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Article
March 8, 1995

Raging Hormones: Do They Rule Our Lives?

Author Affiliations

Cornell University Medical College New York, NY

 

by Gail Vines, 184 pp, $25, ISBN 0-520-08776-3, paper $13, ISBN 0-520-08777-1, Berkeley, University of California Press, 1993.

JAMA. 1995;273(10):821. doi:10.1001/jama.1995.03520340077041
Abstract

In Raging Hormones Gail Vines, a science journalist living in Cambridge, England, presents with lively polemical zeal the issue of whether hormones are in charge of our lives.

She lashes out at the medical "establishment" for an imputed belief in biological determinism, which she sees as ascribing to sex hormones the major (or the only) role in dictating human behavior.

It is always easy to disparage an opponent (in this case, the medical profession/establishment/investigators/ endocrinologists) by attacking the extremist views of one faction. On the question of hormones, however, medicine does not speak with one voice. And biological determinism has not been in fashion in medicine ever since the epidemiologists and other investigators began to consider the multifactoriality of human health, illness, and behavior.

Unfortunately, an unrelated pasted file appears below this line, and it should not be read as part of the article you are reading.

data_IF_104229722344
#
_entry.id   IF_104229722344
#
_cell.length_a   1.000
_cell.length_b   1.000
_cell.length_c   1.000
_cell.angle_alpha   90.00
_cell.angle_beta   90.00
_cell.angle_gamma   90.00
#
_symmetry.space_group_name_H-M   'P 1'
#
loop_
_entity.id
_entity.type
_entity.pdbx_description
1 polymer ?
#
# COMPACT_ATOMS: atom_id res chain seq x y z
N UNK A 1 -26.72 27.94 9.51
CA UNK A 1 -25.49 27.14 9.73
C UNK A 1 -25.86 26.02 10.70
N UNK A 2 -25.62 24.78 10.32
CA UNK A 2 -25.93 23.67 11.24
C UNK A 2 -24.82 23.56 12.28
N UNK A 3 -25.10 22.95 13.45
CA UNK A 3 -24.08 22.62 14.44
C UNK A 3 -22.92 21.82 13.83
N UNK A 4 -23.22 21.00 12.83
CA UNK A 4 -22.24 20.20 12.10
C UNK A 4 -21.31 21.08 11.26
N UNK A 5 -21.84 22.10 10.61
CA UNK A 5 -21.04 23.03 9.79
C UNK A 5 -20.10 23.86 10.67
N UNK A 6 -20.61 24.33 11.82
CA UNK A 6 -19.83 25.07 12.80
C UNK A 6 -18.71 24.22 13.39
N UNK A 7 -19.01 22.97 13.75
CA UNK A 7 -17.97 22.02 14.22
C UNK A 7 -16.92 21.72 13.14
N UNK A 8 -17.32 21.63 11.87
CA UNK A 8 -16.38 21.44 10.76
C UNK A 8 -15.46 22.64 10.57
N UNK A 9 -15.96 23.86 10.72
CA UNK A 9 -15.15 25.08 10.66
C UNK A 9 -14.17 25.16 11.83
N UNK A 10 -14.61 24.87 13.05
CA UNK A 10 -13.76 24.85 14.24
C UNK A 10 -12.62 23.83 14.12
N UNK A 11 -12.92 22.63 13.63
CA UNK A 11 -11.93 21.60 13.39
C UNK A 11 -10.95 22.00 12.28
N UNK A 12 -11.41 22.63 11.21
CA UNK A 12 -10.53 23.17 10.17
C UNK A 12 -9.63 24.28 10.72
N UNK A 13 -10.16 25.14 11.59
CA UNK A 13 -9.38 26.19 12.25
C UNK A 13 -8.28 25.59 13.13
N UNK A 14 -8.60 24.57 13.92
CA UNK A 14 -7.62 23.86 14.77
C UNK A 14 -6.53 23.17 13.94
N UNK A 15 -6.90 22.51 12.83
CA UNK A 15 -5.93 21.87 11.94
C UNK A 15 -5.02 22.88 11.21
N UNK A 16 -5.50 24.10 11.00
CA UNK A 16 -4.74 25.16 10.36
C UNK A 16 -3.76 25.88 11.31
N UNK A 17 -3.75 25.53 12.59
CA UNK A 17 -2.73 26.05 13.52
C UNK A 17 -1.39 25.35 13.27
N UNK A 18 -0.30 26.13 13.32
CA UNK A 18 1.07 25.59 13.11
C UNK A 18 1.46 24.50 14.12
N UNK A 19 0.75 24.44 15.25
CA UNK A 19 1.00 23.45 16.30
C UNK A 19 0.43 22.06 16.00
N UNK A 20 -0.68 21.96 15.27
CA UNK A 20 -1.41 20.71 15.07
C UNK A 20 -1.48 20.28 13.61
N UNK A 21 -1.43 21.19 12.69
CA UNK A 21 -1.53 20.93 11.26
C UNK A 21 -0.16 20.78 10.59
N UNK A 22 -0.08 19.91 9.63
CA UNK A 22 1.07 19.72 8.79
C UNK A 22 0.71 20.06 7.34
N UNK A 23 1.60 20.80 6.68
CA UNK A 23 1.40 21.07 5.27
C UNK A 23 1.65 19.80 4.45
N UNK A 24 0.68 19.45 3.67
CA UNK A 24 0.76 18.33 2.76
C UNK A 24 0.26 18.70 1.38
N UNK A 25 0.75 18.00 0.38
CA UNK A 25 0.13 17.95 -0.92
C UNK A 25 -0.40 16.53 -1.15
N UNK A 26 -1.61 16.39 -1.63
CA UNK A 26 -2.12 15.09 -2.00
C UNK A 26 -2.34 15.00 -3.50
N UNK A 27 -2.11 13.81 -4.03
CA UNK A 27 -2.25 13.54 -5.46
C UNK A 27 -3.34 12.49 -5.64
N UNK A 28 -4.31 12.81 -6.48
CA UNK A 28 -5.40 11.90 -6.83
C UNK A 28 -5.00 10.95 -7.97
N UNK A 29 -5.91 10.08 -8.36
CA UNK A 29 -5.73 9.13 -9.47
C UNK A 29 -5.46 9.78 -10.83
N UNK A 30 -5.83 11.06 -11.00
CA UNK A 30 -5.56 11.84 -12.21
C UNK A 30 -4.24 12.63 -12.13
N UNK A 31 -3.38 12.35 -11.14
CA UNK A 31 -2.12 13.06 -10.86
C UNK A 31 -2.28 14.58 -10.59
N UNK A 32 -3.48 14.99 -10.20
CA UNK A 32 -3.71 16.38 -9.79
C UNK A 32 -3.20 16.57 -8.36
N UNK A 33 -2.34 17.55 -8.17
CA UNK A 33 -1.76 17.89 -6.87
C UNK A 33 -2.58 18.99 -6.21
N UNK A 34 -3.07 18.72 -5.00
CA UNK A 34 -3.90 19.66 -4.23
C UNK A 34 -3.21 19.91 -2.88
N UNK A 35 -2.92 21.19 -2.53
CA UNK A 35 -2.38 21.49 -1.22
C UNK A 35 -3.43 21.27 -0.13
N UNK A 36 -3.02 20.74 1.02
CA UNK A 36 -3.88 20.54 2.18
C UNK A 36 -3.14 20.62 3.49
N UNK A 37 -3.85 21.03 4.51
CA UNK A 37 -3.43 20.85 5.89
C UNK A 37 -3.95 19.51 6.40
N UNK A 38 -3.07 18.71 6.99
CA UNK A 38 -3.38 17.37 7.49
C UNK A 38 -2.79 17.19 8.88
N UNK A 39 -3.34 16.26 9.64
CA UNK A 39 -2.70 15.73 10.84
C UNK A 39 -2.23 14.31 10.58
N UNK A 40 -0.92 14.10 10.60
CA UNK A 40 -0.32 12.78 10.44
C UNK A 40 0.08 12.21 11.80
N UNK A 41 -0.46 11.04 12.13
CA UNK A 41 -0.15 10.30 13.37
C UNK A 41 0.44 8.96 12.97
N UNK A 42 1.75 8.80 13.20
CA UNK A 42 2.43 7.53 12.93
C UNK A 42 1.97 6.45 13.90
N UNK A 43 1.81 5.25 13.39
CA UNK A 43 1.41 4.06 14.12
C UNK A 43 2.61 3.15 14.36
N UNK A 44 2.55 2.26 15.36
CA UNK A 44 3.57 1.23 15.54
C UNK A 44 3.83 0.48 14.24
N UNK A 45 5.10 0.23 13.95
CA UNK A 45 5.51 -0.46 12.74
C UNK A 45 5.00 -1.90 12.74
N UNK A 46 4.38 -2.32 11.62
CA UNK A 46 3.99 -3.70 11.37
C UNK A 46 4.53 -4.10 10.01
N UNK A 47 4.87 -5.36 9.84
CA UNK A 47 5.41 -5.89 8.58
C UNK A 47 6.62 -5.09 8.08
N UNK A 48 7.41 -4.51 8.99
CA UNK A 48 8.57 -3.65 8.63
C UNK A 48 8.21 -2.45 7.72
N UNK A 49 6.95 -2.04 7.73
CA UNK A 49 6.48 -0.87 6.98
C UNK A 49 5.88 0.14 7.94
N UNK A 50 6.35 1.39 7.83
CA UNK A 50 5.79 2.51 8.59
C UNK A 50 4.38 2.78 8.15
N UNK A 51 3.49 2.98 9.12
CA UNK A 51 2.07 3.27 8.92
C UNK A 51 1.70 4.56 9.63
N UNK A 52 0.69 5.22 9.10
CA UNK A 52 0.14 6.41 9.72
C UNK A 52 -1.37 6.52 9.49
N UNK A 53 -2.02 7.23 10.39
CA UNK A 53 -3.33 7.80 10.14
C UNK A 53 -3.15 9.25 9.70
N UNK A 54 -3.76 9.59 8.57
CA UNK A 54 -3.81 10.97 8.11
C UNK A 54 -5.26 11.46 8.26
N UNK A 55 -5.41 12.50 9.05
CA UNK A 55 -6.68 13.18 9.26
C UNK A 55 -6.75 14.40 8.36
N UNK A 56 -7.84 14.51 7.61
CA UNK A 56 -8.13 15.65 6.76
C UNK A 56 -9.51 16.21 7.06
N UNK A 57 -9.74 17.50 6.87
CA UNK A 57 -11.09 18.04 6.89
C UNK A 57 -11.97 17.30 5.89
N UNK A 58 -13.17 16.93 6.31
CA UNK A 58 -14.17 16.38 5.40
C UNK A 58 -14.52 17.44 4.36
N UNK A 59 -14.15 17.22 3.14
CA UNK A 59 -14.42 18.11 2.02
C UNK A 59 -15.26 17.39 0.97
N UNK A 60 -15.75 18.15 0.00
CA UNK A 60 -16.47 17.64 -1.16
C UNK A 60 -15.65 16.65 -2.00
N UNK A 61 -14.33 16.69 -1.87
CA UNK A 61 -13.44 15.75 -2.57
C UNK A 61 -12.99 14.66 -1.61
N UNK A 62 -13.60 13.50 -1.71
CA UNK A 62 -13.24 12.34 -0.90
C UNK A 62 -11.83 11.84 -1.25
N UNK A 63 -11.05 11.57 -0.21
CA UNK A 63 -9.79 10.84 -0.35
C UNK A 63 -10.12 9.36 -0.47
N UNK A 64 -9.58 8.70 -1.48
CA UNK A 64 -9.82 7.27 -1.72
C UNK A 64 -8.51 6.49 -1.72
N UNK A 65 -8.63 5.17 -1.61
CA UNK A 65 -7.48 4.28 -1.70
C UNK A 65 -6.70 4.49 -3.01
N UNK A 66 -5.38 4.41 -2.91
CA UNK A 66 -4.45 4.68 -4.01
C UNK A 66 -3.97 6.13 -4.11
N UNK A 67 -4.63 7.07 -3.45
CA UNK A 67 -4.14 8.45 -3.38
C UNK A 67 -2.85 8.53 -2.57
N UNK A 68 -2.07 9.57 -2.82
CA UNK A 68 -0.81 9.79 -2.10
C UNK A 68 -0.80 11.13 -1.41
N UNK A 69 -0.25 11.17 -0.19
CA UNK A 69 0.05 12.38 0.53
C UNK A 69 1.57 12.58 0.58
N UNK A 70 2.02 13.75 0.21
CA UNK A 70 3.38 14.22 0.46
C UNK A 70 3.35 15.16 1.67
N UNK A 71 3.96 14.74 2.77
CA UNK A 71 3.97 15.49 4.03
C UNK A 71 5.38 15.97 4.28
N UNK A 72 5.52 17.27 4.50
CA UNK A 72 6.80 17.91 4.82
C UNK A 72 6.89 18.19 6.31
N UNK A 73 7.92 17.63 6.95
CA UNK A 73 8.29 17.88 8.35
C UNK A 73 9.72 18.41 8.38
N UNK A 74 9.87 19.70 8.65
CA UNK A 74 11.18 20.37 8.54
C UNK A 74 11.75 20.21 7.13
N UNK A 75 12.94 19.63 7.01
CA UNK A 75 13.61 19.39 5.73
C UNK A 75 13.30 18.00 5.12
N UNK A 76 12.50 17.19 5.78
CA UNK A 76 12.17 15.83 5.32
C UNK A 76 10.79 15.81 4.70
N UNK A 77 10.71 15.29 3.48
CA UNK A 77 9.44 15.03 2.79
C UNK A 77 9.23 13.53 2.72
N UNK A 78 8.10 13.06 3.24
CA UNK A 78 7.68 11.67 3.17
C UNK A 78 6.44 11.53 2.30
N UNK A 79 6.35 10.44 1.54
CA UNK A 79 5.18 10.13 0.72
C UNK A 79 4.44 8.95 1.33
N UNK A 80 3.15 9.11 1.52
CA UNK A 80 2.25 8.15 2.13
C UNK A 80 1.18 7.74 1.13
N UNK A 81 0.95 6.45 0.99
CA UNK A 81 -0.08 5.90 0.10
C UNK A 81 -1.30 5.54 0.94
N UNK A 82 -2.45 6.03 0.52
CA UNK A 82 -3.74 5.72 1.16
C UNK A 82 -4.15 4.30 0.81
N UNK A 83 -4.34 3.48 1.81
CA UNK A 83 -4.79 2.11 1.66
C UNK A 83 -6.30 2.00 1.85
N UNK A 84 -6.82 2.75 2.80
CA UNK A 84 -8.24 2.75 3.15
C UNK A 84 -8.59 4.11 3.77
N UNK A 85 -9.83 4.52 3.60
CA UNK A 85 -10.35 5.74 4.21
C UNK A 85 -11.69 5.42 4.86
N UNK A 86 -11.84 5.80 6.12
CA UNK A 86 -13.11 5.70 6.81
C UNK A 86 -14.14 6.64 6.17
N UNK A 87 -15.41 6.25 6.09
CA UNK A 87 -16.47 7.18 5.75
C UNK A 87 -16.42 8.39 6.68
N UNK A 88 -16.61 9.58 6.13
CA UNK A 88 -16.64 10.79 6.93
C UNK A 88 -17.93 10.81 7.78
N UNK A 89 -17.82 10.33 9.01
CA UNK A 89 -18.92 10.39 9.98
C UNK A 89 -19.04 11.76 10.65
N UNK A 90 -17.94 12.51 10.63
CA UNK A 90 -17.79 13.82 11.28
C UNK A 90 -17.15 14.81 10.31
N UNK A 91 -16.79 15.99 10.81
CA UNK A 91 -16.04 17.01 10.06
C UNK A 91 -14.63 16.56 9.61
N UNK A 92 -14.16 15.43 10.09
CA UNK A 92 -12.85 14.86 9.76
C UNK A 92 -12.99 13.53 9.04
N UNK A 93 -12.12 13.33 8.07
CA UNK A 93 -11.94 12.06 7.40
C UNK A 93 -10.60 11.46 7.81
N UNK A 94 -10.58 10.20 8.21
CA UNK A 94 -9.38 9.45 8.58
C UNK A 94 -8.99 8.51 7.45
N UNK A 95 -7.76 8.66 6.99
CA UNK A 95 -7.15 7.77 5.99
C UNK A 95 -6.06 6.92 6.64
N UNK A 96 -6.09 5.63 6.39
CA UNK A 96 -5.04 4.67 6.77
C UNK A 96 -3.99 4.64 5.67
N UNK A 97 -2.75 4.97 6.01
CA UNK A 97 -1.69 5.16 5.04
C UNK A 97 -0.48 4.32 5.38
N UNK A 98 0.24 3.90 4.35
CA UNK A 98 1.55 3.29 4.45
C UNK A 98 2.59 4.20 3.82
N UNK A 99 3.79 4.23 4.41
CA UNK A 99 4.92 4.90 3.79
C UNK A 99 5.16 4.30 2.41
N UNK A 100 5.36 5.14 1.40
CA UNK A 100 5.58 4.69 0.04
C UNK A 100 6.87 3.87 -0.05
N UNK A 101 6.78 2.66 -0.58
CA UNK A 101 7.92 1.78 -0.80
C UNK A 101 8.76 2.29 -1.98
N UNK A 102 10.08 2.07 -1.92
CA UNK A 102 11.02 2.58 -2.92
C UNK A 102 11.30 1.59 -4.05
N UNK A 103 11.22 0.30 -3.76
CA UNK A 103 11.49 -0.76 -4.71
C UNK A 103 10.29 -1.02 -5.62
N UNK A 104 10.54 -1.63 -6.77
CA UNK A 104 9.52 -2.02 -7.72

With rare exceptions, few physicians believe that estrogens, androgens, and other chemical messengers predetermine our lives. Genetic and prenatal influences, subsequent experiences and the psychosocial environment,

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